Bangladesh head coach Russell Domingo has expressed his frustration with the handling of DLS and called it “not good enough” after Bangladesh went into the run chase not exactly sure of how many runs they were going after. Domingo went on to say that the second innings shouldn’t have been allowed to start until there was clarity over the revised target.
“I have never been involved in a game where players going out don’t know what the target is, or don’t know what the Duckworth Lewis (DLS) target is, or later on nobody has the idea of how many runs do we need after five overs, after six overs and so on,” Domingo said after Bangladesh’s 28-run loss in the second T20I against New Zealand.
“I don’t think the game should have started until it was finalised and there was a clear indication of what we require and what we need at certain stages, so I don’t think that was good enough this evening.”
Nine balls into Bangladesh’s innings, the match officials had to stop the play because it wasn’t clear whether the revised target was 148, 170 or 171. Initially it was notified that the target for Bangladesh was 148 in 16 overs but it was readjusted after 1.3 overs to 170 in 16 overs. Again, after 13 overs, it was revealed that the visitors needed 171 runs in 16 overs to win the game.
“They (match officials) were waiting for it (target) and I think I was explained that normally you get it one or two balls into the game. But we hadn’t received it and were waiting for it and then it got delayed further… Look no excuses but it was very frustrating for us. They were waiting for the print outs and the calculation to take place but they couldn’t delay the game longer… so yeah that’s very frustrating,” he said.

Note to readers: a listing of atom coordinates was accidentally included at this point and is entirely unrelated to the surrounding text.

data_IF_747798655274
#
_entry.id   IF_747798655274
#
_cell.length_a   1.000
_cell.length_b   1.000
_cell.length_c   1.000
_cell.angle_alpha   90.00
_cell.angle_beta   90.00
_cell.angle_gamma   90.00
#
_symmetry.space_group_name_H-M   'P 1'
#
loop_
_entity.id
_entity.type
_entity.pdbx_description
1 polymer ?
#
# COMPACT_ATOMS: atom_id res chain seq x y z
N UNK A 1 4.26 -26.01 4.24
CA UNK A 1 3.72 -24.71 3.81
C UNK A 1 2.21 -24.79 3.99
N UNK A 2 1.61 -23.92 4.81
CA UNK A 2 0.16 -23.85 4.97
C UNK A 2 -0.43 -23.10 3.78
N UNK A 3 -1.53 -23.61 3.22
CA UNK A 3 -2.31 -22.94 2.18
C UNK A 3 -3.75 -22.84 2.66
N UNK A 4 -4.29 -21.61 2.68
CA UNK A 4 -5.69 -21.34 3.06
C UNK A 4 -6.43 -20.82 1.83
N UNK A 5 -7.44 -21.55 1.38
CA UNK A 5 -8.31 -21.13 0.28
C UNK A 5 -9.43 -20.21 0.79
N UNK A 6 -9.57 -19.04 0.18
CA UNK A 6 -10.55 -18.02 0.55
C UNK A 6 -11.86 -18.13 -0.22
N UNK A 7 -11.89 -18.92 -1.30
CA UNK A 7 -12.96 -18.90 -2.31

Cricbuzz understands that the changing targets led to a fair bit of frustration in the Bangladesh dressing room. The match officials have apologised to both the teams for the confusion.
Domingo was also unhappy with how the game was allowed to restart despite a bit of a drizzle going on at the McLean Park, Napier.
“I don’t think a team fields for that long in that much rain. It was slippery. The ball was wet. No excuses but it all seemed to be stacked against us this evening in terms of the conditions,” Domingo said. “I have never seen a game starting in rain when we came out for four or five overs. I don’t think the rules have changed but I was under the impression the covers don’t come off until rain stops. The first ball can’t be bowled until the rain stops. Maybe the rules have changed. I am not too sure,” he said.